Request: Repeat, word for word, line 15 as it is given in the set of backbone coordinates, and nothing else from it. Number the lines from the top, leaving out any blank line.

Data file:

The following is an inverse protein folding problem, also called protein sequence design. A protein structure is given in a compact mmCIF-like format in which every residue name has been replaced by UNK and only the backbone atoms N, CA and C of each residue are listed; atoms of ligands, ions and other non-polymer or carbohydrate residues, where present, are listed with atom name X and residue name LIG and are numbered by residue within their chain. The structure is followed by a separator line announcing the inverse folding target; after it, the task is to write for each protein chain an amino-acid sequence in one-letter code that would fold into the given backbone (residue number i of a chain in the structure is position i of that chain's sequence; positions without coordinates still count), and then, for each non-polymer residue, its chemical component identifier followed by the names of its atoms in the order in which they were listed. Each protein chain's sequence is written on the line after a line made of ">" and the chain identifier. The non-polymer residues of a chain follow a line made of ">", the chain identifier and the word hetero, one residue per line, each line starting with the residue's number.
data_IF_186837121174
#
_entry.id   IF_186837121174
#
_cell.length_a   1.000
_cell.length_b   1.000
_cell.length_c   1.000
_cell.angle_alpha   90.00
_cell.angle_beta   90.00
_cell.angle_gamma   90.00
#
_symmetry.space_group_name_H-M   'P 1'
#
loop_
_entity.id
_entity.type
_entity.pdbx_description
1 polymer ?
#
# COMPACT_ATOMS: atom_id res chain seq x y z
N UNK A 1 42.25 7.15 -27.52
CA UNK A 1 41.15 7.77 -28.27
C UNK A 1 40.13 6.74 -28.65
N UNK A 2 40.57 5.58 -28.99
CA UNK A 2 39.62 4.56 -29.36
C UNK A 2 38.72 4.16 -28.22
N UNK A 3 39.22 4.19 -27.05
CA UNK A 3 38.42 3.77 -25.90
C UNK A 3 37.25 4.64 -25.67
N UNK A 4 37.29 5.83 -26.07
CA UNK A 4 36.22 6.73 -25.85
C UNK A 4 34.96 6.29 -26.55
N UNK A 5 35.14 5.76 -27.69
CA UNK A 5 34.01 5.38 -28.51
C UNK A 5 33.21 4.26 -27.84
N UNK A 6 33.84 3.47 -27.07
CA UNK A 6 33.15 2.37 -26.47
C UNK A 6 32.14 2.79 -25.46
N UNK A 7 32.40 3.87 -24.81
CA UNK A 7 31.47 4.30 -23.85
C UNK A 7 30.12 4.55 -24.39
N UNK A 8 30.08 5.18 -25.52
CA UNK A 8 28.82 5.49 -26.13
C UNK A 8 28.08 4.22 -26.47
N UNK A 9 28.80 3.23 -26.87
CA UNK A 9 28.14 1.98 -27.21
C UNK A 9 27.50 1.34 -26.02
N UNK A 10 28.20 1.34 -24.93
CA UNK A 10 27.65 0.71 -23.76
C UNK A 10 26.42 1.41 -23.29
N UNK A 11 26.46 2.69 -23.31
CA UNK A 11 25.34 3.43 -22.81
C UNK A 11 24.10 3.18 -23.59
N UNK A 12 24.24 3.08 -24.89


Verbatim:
loop_